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When analyzing a claim under 42 U.S.C. § 1983 that a law enforcement officer used excessive force during the course of a seizure, courts typically use the objective reasonableness standard of the Fourth Amendment. In Bryan v. MacPherson, the Court of Appeals for the Ninth Circuit considered whether a police officer’s use of an electronic control device (ECD)—commonly known as a Taser—during a traffic stop for failure to use a seatbelt violated the plaintiff’s Fourth Amendment rights. Because of the significant level of force delivered through Tasers like the one the officer used in this case, the court determined that ECDs may only be used when justified by a strong governmental interest. As the officer had no reason to suspect the plaintiff was a dangerous felon or presented an immediate threat to the officer or others, the Ninth Circuit held that the use of an ECD violated the plaintiff’s right to be free from excessive force. . .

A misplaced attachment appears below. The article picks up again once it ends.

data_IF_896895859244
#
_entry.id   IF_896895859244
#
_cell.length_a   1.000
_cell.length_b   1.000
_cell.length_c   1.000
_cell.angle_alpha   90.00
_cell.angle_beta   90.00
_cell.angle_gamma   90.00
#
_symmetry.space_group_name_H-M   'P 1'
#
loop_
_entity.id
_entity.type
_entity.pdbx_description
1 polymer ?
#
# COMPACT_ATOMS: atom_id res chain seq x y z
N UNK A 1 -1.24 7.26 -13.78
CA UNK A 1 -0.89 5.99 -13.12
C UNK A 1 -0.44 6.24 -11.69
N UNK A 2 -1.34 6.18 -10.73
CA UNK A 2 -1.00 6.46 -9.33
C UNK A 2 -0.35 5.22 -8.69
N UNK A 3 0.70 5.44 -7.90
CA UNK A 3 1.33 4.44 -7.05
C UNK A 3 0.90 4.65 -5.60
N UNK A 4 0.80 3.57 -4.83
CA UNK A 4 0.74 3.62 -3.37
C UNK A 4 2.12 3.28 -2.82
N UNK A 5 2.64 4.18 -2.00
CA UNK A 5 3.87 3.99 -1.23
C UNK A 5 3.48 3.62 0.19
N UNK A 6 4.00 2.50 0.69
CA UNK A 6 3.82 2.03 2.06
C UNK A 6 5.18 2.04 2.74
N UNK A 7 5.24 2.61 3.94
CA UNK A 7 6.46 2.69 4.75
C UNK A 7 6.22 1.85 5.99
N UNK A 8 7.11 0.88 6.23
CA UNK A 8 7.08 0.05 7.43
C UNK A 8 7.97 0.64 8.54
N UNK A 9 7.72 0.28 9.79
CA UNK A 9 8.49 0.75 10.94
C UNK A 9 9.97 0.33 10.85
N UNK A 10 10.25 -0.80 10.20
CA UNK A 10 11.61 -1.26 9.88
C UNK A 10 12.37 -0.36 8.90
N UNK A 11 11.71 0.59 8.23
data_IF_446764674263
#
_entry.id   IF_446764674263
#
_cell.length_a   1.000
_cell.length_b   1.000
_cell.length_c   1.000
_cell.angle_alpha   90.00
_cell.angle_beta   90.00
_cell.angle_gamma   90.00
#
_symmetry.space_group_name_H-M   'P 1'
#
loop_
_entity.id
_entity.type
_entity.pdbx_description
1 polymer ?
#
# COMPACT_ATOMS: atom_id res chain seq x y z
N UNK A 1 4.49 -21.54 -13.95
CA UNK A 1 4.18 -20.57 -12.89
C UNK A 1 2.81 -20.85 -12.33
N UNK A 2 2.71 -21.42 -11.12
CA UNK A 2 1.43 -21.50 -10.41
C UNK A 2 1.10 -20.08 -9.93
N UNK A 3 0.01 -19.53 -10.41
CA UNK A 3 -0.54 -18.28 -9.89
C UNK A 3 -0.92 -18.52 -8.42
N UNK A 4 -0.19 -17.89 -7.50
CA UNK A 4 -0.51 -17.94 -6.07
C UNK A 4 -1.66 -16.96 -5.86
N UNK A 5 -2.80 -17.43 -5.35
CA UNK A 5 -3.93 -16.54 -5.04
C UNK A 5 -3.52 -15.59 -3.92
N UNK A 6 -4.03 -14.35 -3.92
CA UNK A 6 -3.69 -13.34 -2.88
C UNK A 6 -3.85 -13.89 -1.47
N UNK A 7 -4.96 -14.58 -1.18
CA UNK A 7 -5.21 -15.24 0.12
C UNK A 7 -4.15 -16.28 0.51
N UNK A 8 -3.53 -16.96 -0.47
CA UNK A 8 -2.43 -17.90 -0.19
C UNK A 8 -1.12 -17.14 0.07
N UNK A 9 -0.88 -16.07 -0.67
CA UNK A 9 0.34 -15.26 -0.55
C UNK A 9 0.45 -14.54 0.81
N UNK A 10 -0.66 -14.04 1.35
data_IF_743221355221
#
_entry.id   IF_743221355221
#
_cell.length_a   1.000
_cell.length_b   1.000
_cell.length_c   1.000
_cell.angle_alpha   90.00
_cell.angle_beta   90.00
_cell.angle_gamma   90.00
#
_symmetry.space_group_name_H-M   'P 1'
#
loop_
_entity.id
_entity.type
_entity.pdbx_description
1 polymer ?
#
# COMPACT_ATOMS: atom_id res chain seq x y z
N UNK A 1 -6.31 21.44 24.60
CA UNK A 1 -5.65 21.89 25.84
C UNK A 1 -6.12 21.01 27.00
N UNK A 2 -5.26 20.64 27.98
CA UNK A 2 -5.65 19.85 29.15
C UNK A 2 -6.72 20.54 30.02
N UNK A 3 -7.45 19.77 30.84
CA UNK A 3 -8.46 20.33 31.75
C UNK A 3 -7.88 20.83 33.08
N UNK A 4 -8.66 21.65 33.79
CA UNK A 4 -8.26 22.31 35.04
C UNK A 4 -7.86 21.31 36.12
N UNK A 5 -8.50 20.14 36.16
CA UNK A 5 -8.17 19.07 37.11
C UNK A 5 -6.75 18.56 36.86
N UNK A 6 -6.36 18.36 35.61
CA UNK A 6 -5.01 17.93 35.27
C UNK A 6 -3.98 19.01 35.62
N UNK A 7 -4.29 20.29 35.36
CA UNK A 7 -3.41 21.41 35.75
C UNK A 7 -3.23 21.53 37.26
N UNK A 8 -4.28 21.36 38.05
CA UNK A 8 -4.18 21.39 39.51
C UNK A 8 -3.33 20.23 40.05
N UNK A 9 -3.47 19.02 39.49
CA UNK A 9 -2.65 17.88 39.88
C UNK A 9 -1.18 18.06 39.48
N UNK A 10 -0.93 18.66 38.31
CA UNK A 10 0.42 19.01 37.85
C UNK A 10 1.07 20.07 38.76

Originality stands as both a constitutional and statutory prerequisite for copyright protection. Nevertheless, the absence of a clear definition of copyright originality in the Copyright Act and in judicial application has lead to uncertainty regarding the meaning of the term “originality” in copyright law. Despite the ambiguity, originality endures as the very premise of copyright law and requires thorough articulation in order to establish the boundary between a truly original work and a work exhibiting only a marginal contribution by the alleged author. In Schrock v. Learning Curve International, Inc., the Seventh Circuit Court of Appeals examined whether inherently accurate product photographs contained the requisite amount of originality to be entitled to copyright protection as derivative works. By concluding that derivative works are not held to a higher standard of originality than other works, the Seventh Circuit Court of Appeals declared that the combination of the photographer’s technical and artistic choices produced a sufficient degree of creative distance to warrant a finding of originality. . .